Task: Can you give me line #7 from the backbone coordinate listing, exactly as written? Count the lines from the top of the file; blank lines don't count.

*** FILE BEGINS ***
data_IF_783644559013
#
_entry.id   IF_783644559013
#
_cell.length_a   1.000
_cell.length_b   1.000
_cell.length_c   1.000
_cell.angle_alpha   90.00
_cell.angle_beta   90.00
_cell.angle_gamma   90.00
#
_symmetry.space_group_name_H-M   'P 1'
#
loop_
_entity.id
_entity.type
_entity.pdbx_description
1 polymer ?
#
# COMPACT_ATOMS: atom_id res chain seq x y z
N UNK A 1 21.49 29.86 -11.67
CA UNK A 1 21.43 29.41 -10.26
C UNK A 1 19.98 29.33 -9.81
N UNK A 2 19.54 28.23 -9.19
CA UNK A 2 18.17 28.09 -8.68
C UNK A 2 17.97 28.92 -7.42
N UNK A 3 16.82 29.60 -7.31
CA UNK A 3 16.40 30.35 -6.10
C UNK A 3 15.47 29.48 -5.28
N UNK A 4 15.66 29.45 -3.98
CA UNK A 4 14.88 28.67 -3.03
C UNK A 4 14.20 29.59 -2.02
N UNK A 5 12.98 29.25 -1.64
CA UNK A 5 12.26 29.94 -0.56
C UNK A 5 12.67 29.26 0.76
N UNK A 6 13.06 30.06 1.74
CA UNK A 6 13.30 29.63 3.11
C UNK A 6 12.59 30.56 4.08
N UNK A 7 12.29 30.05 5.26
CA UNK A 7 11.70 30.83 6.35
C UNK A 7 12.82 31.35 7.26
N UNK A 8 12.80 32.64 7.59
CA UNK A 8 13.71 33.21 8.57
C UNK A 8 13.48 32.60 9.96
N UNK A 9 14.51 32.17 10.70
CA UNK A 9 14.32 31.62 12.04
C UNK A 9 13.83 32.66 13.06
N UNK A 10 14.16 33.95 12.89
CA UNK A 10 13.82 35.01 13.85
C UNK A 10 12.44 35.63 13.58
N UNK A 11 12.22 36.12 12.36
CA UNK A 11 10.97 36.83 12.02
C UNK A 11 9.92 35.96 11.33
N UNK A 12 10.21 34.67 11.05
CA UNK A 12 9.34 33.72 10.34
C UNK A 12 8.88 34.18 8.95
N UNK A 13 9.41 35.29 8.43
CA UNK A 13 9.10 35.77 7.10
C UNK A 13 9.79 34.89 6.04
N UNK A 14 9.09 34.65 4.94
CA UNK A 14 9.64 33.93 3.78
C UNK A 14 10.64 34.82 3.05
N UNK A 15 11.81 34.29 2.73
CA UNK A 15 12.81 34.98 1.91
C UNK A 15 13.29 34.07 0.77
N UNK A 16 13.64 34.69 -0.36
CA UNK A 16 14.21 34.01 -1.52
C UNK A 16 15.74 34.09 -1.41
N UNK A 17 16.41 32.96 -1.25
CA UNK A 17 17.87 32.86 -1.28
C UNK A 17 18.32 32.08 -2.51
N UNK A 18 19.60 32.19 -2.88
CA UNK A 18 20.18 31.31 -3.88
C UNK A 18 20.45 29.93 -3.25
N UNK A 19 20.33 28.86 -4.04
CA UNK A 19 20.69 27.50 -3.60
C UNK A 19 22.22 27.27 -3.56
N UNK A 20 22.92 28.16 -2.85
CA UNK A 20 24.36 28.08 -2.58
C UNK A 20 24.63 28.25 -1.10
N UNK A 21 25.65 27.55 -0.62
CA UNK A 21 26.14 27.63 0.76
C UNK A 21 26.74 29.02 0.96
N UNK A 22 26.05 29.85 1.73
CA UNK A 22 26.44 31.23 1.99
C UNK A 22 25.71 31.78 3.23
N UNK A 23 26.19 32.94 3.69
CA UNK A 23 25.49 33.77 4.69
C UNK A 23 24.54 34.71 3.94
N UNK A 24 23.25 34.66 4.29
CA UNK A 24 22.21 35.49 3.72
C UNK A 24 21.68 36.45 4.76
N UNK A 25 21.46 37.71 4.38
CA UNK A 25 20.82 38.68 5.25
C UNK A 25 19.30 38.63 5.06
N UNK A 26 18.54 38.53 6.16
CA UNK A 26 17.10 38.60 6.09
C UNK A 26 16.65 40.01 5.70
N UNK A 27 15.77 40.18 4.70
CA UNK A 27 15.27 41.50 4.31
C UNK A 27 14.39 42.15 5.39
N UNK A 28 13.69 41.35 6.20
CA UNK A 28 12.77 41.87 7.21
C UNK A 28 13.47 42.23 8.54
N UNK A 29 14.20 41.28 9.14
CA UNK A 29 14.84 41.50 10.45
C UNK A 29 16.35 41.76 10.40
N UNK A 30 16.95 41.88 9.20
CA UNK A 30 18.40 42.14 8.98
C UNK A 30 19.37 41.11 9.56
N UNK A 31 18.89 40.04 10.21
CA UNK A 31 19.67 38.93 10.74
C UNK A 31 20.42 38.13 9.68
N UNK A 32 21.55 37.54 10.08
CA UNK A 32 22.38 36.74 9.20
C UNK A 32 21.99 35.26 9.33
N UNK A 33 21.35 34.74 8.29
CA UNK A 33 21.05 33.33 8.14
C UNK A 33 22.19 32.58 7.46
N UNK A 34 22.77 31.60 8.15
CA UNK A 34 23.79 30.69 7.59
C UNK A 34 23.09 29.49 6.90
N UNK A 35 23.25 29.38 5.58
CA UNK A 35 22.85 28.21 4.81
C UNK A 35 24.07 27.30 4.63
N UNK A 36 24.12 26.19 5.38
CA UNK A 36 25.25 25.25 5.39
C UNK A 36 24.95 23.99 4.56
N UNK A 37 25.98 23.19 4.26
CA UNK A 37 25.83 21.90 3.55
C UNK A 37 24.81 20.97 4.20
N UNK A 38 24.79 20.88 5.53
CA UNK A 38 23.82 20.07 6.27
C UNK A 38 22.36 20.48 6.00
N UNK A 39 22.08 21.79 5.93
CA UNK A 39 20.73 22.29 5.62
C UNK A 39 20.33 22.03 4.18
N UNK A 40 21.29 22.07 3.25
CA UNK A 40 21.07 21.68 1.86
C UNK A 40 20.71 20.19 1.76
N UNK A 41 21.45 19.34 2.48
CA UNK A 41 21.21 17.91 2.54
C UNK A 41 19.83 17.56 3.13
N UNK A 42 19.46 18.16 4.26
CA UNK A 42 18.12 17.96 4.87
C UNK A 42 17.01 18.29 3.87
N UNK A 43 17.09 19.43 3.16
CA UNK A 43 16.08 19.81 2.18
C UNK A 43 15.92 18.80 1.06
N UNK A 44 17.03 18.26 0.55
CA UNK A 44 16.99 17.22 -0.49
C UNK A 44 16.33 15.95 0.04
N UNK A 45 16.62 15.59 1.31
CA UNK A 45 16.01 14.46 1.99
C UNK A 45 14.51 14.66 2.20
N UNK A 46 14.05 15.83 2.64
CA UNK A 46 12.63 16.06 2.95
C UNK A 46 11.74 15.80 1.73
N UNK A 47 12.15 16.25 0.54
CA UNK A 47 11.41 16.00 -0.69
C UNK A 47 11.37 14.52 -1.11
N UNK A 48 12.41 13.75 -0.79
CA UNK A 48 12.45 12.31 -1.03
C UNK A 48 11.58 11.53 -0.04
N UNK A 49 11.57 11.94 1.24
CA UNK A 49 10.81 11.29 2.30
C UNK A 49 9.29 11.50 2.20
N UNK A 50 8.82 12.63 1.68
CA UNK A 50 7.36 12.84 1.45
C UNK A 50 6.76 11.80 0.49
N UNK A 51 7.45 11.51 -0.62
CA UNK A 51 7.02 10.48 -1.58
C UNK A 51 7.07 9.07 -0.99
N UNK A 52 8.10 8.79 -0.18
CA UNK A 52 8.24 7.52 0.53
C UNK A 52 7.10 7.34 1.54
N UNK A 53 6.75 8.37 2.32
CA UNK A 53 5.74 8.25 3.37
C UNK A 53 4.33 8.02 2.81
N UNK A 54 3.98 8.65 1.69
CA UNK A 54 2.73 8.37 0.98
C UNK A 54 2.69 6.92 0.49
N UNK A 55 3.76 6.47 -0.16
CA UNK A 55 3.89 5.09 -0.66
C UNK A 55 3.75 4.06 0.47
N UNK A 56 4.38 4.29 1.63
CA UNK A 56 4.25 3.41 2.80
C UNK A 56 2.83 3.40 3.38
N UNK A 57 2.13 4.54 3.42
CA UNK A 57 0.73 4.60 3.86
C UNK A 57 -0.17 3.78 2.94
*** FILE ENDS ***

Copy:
_cell.length_c   1.000